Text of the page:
What is the “political statement” that these agencies would be making by joining with SOJOURN and the Atlanta Jewish community for Pride?

It would be a statement that, as Jews, we cannot accept that 20 percent of all lesbian, gay and bisexual people and 41 percent of all transgender people attempt suicide because of a lack of societal acceptance. It would be a statement of understanding that this is a problem that can be solved by opening our doors, creating safe spaces, and embracing our community members exactly as they are, even when it makes us uncomfortable.

It would be a statement that when we accept people exactly as they are without conditions, we literally keep them alive, and when we demand that LGBTQ people hide who they are or attempt to change who they are, suicide rates skyrocket.

It would be a statement that accepting LGBTQ people exactly as they are — and celebrating them — is the ultimate act of pikuach nefesh, preserving life.

Eighteen:22 participants Romina Charur of Buenos Aires and Evan Davidoff of New York participate in a blind-date picnic discussion.

Eighteen:22 participants Romina Charur of Buenos Aires and Evan Davidoff of New York participate in a blind-date picnic discussion.

Lesbian, gay, bisexual, transgender and queer Jews still face disproportionate abuse, bullying and discrimination in daily life, and even more so in the South. Our synagogues and Jewish agencies have the power to help end this abuse and truly improve our world. All we need to do is stop trying to hide behind a claim of politics and realize that we’re talking about our children, our friends, our neighbors, and, yes, our congregants.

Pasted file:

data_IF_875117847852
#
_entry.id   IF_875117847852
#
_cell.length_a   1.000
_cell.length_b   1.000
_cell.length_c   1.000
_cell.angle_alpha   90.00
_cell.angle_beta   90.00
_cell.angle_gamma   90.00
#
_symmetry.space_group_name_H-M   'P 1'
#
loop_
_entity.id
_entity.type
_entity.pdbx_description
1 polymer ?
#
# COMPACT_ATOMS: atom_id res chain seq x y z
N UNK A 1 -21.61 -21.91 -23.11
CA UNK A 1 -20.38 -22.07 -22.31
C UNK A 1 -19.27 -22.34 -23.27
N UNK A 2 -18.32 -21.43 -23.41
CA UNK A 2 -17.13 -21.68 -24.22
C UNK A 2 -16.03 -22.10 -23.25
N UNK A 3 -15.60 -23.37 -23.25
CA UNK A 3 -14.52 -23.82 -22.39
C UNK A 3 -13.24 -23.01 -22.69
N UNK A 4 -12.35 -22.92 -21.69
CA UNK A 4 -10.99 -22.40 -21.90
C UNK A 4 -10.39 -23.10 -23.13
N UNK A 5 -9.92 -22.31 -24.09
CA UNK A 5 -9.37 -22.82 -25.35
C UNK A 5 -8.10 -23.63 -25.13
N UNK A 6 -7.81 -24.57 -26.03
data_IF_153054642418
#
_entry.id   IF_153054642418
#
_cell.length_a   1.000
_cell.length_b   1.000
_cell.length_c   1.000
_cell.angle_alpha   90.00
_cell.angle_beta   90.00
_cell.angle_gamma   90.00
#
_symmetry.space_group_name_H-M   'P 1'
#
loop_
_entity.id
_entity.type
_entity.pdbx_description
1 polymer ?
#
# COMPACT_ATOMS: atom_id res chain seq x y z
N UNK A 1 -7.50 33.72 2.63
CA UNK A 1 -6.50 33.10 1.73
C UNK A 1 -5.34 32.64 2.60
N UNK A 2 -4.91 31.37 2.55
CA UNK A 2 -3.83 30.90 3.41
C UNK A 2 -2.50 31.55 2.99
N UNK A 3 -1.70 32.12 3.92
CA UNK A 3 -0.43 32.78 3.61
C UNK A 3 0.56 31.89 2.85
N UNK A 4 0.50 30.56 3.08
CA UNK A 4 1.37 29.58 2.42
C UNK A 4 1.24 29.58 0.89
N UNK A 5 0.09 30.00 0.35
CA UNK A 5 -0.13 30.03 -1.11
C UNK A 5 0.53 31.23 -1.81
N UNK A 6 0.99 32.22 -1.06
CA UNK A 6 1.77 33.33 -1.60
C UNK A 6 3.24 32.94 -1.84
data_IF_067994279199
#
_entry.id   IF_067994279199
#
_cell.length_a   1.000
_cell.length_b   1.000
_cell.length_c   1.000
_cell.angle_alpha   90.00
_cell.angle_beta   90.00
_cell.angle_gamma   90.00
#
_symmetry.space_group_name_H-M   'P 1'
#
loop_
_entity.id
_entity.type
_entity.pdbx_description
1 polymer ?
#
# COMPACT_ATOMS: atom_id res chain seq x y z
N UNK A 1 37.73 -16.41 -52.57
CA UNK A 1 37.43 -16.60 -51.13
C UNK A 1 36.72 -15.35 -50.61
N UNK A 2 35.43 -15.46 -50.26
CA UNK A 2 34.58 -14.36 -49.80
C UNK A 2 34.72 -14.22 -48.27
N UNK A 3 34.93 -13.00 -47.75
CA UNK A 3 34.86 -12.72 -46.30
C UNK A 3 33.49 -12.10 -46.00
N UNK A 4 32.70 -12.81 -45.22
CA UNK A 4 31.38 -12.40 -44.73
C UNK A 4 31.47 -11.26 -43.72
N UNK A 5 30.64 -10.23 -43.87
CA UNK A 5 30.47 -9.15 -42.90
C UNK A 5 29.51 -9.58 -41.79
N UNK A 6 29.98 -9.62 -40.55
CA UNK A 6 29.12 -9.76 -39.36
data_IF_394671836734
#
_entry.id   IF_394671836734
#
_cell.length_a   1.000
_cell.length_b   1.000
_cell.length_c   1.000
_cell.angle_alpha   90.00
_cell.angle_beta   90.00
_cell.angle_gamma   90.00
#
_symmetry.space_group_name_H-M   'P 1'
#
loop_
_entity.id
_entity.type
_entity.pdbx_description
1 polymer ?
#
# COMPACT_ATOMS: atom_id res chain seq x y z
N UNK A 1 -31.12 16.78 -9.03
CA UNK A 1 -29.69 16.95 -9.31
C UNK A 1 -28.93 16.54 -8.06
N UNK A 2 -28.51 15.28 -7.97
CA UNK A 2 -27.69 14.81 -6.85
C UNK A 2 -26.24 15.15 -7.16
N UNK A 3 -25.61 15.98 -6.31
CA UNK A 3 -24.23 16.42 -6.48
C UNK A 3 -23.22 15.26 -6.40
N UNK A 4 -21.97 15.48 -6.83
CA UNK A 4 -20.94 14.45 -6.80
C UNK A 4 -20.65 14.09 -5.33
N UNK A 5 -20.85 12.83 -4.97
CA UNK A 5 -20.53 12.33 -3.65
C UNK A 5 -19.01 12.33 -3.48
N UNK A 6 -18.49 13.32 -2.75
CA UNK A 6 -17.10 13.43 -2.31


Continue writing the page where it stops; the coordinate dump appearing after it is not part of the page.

It’s not enough to refuse on the grounds that we may make some people uncomfortable. Discomfort is an incredibly small price to pay to keep children alive.

Many people have asked me what the one takeaway from Eighteen:22 was and what I learned. I learned that there are incredible people around the world putting their livelihoods — and sometimes their lives — at risk to increase LGBTQ acceptance.

I learned that even here in Atlanta, the capital of the LGBTQ South, literal homophobia and transphobia — the fear of embracing LGBTQ people and celebrating them — is alive and well in our Jewish institutions, especially in institutions that claim to represent the entire Jewish community.

I learned that our work is far from over, even in places and with people who claim to be welcoming already.

But most of all, I learned that those of us who are doing this work every day are not alone. That there are good days and there are bad days, but in the long run there will always be far more good days than bad.

And I learned that even though the institutions and people against full LGBTQ equality seem to be getting louder, the number of institutions and people working toward full LGBTQ equality is growing exponentially every single day across the world.

There will be a time when people stop using the claim of politics as a shield to hide their homophobia and transphobia, and there will be a time when the idea of having to be loudly welcoming and marching in the streets to show acceptance will seem quaint. But until then, we’ll keep marching, keep working and keep fighting.

You’re welcome to join us and the rest of Atlanta’s Jewish community Sunday, Oct. 11. You can find details at sojourngsd.org/atlpride.

Robbie Medwed is the assistant director of SOJOURN.